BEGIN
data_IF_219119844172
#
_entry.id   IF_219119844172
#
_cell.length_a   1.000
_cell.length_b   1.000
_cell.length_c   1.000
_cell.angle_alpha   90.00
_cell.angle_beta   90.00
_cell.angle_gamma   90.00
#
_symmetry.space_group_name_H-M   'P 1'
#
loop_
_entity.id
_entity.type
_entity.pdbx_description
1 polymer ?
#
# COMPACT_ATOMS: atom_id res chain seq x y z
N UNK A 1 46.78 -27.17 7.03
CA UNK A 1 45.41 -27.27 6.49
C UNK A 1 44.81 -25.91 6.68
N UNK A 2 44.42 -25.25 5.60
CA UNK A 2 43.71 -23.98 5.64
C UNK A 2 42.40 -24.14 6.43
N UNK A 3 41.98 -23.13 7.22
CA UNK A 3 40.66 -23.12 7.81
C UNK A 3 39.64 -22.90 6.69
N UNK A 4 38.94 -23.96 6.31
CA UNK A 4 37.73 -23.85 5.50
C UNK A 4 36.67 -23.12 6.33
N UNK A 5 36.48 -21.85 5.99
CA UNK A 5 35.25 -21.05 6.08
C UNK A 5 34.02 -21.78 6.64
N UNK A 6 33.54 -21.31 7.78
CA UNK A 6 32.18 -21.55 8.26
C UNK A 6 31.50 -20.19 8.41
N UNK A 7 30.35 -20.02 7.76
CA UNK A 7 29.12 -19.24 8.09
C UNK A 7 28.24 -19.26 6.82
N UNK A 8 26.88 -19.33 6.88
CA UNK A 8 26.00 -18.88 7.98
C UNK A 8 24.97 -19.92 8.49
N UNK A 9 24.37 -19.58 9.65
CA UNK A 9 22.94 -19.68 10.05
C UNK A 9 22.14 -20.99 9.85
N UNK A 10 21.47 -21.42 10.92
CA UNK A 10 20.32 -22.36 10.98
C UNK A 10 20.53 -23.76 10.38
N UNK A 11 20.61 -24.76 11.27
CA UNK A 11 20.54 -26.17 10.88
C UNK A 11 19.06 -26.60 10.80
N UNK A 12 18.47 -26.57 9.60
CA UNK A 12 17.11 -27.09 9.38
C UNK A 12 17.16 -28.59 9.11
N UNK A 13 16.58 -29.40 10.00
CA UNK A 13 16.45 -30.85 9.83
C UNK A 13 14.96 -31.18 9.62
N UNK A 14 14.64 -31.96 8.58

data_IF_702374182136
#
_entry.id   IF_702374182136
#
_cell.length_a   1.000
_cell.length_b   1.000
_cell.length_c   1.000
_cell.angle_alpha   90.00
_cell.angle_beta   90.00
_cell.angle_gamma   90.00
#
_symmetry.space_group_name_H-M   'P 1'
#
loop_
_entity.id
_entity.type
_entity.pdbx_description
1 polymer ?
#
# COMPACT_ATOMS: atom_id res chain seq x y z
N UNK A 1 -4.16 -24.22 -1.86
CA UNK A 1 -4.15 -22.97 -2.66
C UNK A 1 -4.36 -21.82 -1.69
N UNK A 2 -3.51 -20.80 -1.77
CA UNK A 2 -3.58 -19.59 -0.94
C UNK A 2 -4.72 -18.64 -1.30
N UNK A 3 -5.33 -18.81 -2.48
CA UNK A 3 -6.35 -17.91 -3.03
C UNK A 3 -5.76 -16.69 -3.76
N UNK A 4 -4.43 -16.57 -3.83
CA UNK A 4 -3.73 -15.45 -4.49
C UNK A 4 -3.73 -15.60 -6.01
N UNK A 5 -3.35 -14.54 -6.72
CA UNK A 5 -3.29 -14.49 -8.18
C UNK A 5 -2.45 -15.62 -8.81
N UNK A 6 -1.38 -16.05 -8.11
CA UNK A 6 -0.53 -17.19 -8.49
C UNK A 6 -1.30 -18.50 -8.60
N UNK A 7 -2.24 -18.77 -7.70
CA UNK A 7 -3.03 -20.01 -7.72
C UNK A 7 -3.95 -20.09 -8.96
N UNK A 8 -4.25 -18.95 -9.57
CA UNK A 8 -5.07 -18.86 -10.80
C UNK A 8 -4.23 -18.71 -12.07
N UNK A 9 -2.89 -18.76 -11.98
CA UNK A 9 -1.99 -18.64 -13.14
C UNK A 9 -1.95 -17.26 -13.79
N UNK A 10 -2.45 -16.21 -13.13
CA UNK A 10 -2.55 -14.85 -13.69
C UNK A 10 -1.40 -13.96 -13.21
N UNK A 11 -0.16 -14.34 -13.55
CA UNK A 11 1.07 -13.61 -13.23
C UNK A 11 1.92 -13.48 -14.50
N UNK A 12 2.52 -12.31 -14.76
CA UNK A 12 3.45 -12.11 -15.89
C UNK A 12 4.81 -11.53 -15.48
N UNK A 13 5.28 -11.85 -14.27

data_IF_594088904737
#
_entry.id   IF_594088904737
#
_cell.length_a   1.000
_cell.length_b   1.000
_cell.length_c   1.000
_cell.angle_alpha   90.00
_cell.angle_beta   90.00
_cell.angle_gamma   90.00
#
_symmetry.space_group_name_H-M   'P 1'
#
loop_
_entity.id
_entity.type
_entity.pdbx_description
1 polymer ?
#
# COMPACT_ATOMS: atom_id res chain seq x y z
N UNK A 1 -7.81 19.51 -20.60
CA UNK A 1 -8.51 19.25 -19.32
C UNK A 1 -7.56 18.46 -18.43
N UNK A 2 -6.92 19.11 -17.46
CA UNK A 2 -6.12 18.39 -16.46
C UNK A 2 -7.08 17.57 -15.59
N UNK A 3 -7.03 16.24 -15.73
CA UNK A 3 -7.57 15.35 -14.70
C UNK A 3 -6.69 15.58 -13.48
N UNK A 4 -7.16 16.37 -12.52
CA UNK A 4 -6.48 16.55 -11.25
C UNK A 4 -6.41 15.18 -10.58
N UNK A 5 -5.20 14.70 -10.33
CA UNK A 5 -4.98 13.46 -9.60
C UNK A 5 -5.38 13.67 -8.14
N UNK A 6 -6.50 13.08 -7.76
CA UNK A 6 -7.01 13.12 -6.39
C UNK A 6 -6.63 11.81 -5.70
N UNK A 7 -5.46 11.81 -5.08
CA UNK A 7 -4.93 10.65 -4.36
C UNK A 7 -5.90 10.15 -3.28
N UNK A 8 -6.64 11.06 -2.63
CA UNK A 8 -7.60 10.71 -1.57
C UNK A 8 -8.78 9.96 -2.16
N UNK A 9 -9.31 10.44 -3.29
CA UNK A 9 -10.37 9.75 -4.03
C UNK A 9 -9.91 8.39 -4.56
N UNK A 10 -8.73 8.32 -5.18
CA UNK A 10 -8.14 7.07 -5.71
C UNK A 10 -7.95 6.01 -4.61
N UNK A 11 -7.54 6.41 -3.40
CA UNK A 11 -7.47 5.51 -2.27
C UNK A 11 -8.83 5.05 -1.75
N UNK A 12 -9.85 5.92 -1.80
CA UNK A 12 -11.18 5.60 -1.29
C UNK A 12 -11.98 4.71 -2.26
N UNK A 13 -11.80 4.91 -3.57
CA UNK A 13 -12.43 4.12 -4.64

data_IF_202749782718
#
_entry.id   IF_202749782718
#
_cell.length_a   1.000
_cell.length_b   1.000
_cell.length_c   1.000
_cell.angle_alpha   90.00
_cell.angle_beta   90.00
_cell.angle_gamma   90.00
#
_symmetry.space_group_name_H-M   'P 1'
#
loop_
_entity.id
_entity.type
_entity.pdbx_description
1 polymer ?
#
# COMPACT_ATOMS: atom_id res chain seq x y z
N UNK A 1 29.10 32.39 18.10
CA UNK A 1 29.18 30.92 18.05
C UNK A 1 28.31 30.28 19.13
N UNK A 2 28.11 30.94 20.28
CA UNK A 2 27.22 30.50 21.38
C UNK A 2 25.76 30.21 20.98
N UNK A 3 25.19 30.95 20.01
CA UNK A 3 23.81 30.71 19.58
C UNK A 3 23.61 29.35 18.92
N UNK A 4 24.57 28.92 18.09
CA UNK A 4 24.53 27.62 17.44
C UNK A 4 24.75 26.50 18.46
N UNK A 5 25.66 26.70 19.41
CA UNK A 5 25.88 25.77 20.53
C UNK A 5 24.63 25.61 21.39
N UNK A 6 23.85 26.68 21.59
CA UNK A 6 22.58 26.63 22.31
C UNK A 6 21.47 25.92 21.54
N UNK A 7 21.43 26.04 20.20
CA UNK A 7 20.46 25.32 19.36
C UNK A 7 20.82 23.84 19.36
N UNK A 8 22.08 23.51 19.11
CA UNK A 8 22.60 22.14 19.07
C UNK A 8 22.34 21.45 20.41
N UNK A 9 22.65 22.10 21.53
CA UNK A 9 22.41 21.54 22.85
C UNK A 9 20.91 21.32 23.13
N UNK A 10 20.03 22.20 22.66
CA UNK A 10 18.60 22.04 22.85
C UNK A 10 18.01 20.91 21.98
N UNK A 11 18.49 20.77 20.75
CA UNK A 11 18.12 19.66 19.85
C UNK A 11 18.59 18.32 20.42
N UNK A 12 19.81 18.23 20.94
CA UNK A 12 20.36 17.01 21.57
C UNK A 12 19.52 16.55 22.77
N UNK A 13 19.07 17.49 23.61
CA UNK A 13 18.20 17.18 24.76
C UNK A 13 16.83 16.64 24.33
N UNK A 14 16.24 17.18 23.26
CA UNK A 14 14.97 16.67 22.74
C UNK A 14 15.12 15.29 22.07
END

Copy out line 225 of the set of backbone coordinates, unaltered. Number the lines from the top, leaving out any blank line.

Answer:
C UNK A 10 18.01 20.91 21.98